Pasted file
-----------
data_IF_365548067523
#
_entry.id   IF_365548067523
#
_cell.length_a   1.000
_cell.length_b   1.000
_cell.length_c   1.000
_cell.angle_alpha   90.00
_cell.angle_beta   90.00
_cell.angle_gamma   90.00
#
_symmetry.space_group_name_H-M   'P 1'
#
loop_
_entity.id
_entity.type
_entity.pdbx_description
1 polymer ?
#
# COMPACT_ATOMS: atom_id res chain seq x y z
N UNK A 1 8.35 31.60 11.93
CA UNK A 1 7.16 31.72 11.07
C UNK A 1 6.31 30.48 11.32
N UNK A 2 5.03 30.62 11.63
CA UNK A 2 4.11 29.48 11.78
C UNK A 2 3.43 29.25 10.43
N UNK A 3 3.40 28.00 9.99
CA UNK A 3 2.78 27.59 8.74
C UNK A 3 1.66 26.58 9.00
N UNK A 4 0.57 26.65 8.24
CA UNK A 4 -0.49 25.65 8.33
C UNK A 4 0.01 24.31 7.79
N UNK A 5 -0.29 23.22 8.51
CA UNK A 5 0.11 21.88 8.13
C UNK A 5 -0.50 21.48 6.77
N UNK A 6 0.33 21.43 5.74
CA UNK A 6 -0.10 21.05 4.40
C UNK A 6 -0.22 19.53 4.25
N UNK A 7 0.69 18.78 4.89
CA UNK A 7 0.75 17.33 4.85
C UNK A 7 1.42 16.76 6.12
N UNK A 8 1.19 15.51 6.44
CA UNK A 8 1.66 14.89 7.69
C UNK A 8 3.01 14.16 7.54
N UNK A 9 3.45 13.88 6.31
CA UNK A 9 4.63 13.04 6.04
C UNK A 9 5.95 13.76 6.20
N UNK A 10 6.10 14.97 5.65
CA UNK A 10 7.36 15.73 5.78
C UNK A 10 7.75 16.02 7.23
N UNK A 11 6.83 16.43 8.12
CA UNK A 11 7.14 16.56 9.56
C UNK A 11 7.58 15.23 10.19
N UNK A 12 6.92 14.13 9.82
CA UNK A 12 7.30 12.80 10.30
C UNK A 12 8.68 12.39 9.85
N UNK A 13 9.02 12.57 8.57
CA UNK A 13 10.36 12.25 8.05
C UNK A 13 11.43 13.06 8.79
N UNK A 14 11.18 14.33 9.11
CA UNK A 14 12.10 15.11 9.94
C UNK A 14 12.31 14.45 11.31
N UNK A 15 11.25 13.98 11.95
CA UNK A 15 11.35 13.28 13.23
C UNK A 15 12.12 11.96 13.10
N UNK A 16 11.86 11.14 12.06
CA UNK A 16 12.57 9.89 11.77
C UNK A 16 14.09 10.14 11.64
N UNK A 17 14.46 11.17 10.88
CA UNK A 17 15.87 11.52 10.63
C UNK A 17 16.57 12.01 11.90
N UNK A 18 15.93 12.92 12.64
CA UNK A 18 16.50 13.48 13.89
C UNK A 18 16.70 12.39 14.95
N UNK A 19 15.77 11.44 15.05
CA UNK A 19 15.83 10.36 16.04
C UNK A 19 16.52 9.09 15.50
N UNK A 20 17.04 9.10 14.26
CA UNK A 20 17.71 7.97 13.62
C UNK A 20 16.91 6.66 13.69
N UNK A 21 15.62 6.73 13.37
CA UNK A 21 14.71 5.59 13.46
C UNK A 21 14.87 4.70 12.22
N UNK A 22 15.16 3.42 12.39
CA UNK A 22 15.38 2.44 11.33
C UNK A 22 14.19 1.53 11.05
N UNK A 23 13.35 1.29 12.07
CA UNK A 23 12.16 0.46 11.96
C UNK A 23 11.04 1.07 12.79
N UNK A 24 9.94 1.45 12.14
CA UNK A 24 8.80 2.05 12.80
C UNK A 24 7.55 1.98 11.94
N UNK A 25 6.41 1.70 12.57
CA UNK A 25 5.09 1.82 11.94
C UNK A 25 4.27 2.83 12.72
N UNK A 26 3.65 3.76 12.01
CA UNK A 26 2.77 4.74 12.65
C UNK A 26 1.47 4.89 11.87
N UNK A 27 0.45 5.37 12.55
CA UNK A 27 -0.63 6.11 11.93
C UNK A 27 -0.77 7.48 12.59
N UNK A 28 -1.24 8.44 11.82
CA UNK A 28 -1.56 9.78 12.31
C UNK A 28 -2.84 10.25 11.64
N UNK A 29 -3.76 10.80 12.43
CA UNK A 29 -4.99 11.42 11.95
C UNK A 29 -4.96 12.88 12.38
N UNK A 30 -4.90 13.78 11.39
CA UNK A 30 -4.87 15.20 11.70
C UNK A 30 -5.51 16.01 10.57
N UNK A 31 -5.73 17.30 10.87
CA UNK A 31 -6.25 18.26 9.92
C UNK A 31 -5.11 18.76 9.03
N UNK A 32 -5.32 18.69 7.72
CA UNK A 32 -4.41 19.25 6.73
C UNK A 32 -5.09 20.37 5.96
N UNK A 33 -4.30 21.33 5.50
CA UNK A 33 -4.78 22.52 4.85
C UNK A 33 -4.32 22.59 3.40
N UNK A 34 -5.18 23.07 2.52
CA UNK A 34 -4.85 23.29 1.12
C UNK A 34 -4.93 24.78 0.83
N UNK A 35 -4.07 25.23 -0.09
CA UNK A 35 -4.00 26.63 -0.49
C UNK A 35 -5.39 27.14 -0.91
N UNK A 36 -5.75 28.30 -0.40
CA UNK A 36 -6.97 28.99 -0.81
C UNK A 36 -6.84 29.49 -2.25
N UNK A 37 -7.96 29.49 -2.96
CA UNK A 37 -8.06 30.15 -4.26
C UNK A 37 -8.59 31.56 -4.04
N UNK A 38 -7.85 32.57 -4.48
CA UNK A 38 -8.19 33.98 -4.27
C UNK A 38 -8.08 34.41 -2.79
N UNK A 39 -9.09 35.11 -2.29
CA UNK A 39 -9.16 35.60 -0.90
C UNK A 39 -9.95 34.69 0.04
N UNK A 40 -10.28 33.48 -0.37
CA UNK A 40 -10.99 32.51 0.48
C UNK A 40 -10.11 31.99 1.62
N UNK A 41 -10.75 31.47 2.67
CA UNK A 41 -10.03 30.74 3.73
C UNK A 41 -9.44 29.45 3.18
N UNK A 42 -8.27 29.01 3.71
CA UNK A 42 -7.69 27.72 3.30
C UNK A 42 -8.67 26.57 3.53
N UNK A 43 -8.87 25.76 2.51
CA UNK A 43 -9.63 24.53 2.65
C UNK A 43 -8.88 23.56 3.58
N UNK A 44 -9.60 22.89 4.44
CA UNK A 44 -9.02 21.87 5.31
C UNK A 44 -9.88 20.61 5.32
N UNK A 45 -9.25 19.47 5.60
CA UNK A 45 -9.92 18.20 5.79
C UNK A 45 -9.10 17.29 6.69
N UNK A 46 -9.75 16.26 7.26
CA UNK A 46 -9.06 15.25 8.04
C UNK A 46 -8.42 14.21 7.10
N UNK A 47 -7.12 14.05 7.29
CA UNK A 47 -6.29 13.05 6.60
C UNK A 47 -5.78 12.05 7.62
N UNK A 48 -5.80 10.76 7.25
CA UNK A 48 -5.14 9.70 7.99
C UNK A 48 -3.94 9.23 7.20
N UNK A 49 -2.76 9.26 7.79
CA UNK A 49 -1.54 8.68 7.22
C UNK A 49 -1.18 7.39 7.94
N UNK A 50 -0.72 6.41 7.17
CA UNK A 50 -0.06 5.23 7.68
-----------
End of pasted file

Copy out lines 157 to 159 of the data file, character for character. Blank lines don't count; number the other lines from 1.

CA UNK A 46 -9.06 15.25 8.04
C UNK A 46 -8.42 14.21 7.10
N UNK A 47 -7.12 14.05 7.29